As you practice paying attention to what's going on in your body and mind at the present moment, you'll find that many thoughts arise. Your brain might drift to something that happened yesterday, or wander to your 'to-do' list—your mind will try to be anywhere but where you are. The goal is to gently, and compassionately, notice your thoughts are wandering and bring them back into the present moment.


But when we begin to pay attention to our thoughts and feelings, we start to realize that we can be very, very hard on ourselves. Mindfulness necessitates that we observe our present moment thoughts, feelings, and surroundings without judgment. A word like 'should' and 'shouldn't' are warning signs that we're judging. 'I shouldn't have said/done/felt that,' or 'I should be doing more/less of this' is a sign we are casting judgment on ourselves.

Sometimes we find ourselves wondering if we're doing this right, or well enough. Remember - the goal is to sit quietly and observe each moment, each thought, each feeling, precisely as it is. Be gentle on yourself, and watch for negative self-talk. Be as kind and loving to yourself as you are to someone you love.


Five tips to start a mindfulness practice:

  1. Do a Body Scan: Begin by noticing your body. Take notice of every part.

  2. Pay attention to your Breath: Start by directing your full attention to your Breath. The Breath is the essence of life - without it, we can't survive. Follow the sensations you feel with the intake and outtake of your Breath. You can start with deeper breaths if that centers you, or breathe normally.

  3. Take inventory of your environment. What are some sounds, smells, and happenings you can observe?

  4. Setting a reminder. Mindfulness is a practice we can implement anywhere and anytime. We need to remind ourselves to stay in the present moment, especially when we are just starting.

  5. Make it a practice asking: what am I thinking, now?

Mindfulness is a great tool used to help us be free of both the past and future — the 'what if's' and 'maybes' — and free of judgment of right or wrong — so that we can be present without distraction.

About Passaje, LLC


Passaje, LLC's mission is to help families heal from substance use disorder. Addiction is a family disease. Thus everyone in the family also needs help and support, aside from having the addicted person seek treatment. When families are not aware of their roles and influence and are having difficulties managing triggering thoughts, it complicates and deters the recovery journey for all involved.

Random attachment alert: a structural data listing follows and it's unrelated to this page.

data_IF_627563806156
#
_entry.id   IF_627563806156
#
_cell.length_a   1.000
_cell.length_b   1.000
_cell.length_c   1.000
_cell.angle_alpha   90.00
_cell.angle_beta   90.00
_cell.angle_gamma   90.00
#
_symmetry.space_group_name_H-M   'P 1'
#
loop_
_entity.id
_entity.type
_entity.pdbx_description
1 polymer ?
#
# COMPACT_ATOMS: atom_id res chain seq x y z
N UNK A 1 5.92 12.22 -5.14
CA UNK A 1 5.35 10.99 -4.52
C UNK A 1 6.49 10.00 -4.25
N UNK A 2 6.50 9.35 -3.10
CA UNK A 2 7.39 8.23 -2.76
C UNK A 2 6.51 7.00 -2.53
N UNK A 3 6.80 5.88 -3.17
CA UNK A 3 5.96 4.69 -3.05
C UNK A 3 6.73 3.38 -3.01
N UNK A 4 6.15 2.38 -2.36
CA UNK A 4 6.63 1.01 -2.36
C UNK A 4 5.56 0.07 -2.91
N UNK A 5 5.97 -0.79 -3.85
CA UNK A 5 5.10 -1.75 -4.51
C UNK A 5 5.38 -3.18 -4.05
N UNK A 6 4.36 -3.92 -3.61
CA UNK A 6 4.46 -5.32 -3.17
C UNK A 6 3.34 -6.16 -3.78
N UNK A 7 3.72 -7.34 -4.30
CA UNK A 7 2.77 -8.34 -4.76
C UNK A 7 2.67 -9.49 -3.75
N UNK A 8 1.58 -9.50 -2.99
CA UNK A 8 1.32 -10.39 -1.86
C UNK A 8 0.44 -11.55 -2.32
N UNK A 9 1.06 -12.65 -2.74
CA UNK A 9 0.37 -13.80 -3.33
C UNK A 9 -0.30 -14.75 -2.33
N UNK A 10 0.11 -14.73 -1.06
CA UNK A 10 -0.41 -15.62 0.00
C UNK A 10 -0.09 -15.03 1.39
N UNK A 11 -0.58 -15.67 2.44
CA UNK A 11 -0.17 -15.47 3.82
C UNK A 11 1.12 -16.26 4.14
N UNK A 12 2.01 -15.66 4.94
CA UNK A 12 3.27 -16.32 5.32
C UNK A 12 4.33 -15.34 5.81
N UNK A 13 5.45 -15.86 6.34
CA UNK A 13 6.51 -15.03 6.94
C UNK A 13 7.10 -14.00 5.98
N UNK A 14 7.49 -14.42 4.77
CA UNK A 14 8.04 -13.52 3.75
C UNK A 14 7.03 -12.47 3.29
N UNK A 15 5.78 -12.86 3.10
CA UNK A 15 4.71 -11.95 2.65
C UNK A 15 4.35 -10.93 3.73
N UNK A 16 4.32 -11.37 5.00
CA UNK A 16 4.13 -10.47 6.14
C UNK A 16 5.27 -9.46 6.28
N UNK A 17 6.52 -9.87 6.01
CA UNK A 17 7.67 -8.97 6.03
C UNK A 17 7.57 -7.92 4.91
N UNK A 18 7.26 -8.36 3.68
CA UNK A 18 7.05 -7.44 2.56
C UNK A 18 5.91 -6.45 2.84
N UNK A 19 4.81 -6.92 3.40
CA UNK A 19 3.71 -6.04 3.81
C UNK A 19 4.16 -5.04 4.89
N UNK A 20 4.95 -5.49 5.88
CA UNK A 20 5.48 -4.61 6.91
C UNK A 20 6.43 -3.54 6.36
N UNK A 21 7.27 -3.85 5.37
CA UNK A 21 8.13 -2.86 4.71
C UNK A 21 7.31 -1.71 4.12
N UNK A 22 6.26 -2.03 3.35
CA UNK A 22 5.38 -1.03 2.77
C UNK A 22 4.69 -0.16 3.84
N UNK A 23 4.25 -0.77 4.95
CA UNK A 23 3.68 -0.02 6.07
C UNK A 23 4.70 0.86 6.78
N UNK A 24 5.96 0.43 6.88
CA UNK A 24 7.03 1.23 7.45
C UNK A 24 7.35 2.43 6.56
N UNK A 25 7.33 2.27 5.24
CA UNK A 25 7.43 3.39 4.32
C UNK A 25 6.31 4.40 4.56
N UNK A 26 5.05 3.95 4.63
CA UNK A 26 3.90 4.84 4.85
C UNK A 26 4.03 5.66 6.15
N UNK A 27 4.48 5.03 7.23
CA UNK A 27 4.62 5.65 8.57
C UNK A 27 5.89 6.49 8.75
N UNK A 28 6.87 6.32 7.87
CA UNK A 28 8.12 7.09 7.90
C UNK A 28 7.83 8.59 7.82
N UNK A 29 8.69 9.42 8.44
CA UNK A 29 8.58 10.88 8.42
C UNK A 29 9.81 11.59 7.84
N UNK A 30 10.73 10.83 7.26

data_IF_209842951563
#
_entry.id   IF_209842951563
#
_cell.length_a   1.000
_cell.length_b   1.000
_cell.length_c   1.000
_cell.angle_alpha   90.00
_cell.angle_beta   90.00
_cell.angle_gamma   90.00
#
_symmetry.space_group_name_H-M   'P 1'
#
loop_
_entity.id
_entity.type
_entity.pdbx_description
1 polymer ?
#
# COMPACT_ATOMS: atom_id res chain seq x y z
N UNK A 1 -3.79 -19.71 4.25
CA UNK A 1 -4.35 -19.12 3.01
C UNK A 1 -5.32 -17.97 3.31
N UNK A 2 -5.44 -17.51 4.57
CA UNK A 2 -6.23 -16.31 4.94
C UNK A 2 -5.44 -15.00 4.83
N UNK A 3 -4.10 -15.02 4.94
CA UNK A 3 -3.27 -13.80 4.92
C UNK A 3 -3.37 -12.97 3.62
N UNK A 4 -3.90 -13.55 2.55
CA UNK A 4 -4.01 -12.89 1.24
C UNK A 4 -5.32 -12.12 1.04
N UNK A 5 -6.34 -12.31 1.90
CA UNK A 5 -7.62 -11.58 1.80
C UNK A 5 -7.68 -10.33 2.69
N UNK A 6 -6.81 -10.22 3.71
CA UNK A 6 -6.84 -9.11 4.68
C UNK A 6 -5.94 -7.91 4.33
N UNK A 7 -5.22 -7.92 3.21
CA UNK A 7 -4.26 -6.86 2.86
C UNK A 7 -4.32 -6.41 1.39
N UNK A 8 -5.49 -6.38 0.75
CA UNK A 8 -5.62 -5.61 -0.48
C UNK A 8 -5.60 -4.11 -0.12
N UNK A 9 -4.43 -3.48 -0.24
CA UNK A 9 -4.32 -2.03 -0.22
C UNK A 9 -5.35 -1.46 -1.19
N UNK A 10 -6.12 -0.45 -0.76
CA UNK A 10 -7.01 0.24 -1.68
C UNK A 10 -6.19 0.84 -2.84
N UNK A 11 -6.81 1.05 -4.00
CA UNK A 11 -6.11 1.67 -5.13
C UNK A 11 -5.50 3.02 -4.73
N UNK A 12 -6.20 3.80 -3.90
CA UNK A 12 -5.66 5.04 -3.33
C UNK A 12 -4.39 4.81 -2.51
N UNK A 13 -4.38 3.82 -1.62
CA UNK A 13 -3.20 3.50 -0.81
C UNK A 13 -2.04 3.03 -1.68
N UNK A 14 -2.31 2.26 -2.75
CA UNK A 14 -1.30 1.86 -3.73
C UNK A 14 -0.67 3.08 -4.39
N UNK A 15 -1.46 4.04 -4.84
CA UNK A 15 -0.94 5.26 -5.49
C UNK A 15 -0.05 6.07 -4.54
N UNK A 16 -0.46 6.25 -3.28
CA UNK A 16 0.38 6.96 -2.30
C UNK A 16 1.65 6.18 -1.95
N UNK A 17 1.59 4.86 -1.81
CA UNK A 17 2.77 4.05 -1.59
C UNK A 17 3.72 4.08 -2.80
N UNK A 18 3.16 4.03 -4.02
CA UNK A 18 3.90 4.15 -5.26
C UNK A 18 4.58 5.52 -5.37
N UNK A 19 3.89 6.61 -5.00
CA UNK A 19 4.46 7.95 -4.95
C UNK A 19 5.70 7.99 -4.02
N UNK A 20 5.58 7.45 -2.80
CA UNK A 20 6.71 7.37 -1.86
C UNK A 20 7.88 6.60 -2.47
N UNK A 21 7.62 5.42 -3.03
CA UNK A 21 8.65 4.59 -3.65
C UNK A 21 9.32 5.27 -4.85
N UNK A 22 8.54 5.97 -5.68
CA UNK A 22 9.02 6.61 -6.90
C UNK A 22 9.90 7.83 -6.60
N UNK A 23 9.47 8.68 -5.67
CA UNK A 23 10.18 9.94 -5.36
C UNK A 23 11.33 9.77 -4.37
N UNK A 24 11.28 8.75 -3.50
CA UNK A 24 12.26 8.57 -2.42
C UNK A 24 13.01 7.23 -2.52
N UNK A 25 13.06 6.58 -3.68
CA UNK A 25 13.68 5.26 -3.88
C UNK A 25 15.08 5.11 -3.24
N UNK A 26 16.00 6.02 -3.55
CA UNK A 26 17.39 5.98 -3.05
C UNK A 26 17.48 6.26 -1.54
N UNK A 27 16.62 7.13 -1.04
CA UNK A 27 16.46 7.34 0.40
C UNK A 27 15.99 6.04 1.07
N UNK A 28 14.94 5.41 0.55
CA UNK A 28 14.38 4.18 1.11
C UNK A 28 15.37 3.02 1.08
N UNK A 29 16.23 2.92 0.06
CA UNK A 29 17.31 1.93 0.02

My wish is to help individuals in the family approach recovery as a team because no one can do it alone. Families and friends need help and support as much as the person struggling with drug and alcohol addiction does, especially given the fact that tough love is not always practical. There's a fine line between enabling and adequate support. Family recovery is vital.


Contact me to ask questions or find out more about Passaje, LLC. You can also schedule a free mini-consultation to learn more.

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Passaje LLC’s Disclaimer:

By participating in/reading/watching my coaching service/website/blog/email/videos/webinars/live events series, you acknowledge that I, Judeline Galek, am not a licensed psychologist or health care professional and my services do not replace the care of psychologists or other healthcare professionals. I do not diagnose, nor dictate the course of treatment/prescribe medication. I coach families and friends of alcoholics and addicts; I do not work directly or at all with the person struggling with substance use disorder. I will at all times exercise my best professional efforts, skills, and care. However, I cannot guarantee the outcome of coaching efforts and/or recommendations on my website/blog/email/video/webinar series and my comments about the outcome are expressions of opinion only. I cannot make any guarantees other than to deliver the coaching services purchased as described.   Thank you. 

​© 2020 by Judeline Galek, Life Coach.